“We’ve got biomass. As you know for fuels for biomass they’ve got to be relatively localized, and unless things have changed, it’s not cost-effective generation yet.” As for geothermal energy, it has potential in some locations. “I would be interested in talking to somebody at the commission to see how much more we could be taking advantage of geothermal and what the efficiencies are there,” Azar says.
“We’ve got some good hydro here but it’s probably not expandable because of environmental reasons,” she says, and “the efficiency of the solar here is marginal,” similar to New Jersey and Europe where solar is abundantly deployed but no match in terms of efficiency with solar in the American Southwest. “We’ve got good wind but only in very localized locations.”
Azar points out a long shot that could make an immense difference: “I just saw a map showing that one of the shale plays may come just on the eastern coastline of Wisconsin; they say they believe the shale play is under Lake Michigan and may hit the coastline. I would consider that a game-changer for Wisconsin if that’s actually true.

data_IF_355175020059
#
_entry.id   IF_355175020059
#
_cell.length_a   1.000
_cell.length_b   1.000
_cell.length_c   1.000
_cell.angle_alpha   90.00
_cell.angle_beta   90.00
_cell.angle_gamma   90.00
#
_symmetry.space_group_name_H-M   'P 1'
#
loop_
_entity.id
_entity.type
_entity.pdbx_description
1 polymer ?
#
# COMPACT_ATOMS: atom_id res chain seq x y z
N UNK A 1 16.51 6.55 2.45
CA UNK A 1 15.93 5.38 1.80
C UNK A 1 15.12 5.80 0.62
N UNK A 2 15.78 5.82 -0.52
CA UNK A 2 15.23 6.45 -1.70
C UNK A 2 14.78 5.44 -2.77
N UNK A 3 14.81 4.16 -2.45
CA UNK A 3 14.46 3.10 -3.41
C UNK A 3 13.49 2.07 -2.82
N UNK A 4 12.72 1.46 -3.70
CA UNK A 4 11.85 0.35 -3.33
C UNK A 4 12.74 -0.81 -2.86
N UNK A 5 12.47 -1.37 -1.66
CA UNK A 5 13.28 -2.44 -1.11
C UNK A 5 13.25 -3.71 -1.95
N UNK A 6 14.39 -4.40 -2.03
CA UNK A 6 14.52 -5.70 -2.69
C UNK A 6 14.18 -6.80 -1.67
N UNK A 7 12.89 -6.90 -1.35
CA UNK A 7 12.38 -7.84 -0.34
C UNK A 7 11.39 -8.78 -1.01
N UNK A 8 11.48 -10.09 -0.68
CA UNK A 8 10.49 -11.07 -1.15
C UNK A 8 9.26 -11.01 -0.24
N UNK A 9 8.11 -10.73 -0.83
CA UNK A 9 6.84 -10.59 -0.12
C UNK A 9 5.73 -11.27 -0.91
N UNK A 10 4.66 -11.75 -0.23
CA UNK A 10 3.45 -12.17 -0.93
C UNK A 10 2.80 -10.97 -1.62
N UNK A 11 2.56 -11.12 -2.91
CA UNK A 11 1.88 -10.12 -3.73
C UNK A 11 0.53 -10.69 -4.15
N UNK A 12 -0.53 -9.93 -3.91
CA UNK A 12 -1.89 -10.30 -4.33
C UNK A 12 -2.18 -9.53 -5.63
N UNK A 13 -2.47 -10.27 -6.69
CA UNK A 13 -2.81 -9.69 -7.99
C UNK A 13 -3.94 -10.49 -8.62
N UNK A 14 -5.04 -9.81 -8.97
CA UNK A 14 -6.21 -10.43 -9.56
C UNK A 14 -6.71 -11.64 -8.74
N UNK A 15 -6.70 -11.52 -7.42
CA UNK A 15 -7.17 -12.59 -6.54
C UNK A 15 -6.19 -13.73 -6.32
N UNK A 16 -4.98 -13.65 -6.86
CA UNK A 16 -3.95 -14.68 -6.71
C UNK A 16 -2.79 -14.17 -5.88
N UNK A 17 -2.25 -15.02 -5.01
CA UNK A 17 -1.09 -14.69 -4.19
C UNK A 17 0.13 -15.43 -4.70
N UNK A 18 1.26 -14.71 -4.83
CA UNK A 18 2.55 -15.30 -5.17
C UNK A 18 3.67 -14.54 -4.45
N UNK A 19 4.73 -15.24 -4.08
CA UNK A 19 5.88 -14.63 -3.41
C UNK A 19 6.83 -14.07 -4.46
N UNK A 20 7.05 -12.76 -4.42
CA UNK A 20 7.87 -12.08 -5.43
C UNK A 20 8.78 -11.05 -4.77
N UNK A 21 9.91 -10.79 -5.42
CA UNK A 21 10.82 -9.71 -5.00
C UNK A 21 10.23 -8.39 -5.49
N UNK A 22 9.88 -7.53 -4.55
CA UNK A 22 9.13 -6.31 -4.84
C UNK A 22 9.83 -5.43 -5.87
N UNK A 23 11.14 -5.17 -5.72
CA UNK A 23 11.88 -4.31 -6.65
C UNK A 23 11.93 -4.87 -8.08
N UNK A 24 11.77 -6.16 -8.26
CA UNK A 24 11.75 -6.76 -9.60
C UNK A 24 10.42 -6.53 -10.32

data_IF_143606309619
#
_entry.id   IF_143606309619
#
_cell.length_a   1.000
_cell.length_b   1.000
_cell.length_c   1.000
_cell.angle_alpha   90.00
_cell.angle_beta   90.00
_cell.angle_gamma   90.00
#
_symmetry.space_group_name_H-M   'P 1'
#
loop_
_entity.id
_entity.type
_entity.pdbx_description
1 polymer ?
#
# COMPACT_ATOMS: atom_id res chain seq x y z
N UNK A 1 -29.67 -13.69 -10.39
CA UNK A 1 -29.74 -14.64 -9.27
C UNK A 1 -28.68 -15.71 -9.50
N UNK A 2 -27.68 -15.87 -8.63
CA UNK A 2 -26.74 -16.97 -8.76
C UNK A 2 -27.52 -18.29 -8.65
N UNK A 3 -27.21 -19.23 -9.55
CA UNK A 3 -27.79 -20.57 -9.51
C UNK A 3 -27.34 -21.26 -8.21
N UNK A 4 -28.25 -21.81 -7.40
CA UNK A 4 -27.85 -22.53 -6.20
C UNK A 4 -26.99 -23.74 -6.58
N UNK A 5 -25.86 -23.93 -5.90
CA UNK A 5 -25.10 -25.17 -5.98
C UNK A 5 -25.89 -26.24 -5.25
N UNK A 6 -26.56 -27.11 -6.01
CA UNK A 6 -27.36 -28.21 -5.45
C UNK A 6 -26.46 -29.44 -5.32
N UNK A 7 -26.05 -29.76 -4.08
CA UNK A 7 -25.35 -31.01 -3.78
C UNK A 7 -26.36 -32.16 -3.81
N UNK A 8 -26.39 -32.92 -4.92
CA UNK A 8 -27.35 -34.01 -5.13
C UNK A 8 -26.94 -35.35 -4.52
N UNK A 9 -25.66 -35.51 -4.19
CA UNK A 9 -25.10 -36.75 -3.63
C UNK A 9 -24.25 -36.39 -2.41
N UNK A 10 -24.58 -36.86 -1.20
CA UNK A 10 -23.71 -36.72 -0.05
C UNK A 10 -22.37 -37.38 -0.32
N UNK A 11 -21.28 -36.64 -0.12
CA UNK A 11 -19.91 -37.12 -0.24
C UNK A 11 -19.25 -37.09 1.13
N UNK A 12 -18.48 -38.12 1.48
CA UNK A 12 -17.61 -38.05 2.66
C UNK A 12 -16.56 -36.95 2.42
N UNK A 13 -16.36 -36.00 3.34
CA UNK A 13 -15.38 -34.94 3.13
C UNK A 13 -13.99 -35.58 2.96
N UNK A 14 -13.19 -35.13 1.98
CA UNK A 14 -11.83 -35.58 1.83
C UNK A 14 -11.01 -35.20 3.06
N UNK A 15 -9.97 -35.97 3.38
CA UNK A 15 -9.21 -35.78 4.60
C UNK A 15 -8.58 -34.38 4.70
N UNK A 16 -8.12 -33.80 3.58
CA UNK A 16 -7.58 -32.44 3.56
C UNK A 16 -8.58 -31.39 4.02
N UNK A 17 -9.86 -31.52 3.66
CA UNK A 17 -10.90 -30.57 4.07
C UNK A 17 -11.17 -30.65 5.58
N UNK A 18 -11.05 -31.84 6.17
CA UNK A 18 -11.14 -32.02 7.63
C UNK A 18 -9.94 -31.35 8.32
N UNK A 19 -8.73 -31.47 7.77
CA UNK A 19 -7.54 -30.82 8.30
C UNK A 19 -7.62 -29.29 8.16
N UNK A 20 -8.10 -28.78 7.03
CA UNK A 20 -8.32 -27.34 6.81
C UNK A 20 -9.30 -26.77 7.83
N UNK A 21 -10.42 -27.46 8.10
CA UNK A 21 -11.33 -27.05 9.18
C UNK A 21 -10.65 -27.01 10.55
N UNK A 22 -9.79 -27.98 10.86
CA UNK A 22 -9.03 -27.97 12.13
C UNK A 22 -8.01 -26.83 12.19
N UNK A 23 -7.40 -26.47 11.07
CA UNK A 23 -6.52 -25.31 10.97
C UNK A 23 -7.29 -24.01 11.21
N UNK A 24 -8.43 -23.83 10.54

“Let me just tell you in other states, they’ve got shale plays, they’ve got great places for [geological] natural gas storage, they’ve got great places for compressed air storage, they’ve got fantastic solar, they’ve got good wind reserves. And when I look over the nation I actually see Wisconsin as one of the few states that doesn’t have really robust good, efficient, natural [energy] resources.”
Her bottom line: Small, modular nuclear generators look like a realistic choice for keeping power affordable and reliable.
Taking the Long View
“I worry about Wisconsin because I worry about the lack of native fuel sources,” Azar reminded the attentive Customers First! audience. “Natural gas is going to carry us a long way for many, many years, which I’m very thankful about, but for the long term we can’t count on natural gas. We need to figure out a different way to do it and it may be small modular nuclear reactors. I do not know the answer to that question; I certainly hope they take off and fly because that might be a good solution for Wisconsin. But we need to start thinking long-term here to make sure we’re globally competitive.”
Electricity is quite a bit more expensive elsewhere in the world, especially in Europe, so Wisconsin arguably is competitive on a global basis right now with its skilled work force, abundant generation, and the electric reliability problems of the late 1990s well and properly dealt with.
The job now is to see that it’s still that way 60 years down the road.—Dave Hoopman, director of regulatory affairs, Electric Division, Cooperative Network